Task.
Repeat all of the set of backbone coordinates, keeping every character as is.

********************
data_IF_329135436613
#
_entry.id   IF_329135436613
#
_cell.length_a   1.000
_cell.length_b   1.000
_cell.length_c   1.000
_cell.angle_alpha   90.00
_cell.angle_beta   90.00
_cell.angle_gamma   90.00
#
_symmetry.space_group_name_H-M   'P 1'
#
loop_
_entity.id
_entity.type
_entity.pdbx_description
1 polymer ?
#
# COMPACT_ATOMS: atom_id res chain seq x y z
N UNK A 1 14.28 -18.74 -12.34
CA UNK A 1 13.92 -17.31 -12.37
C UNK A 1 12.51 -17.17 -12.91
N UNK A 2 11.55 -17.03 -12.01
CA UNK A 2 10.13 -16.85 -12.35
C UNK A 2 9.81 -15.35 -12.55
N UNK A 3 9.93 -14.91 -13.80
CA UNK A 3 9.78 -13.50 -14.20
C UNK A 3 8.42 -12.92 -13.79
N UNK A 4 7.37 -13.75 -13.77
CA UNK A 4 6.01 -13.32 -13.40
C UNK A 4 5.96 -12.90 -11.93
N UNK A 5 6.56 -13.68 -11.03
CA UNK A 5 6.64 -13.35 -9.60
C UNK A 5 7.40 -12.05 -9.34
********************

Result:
data_IF_329135436613
#
_entry.id   IF_329135436613
#
_cell.length_a   1.000
_cell.length_b   1.000
_cell.length_c   1.000
_cell.angle_alpha   90.00
_cell.angle_beta   90.00
_cell.angle_gamma   90.00
#
_symmetry.space_group_name_H-M   'P 1'
#
loop_
_entity.id
_entity.type
_entity.pdbx_description
1 polymer ?
#
# COMPACT_ATOMS: atom_id res chain seq x y z
N UNK A 1 14.28 -18.74 -12.34
CA UNK A 1 13.92 -17.31 -12.37
C UNK A 1 12.51 -17.17 -12.91
N UNK A 2 11.55 -17.03 -12.01
CA UNK A 2 10.13 -16.85 -12.35
C UNK A 2 9.81 -15.35 -12.55
N UNK A 3 9.93 -14.91 -13.80
CA UNK A 3 9.78 -13.50 -14.20
C UNK A 3 8.42 -12.92 -13.79
N UNK A 4 7.37 -13.75 -13.77
CA UNK A 4 6.01 -13.32 -13.40
C UNK A 4 5.96 -12.90 -11.93
N UNK A 5 6.56 -13.68 -11.03
CA UNK A 5 6.64 -13.35 -9.60
C UNK A 5 7.40 -12.05 -9.34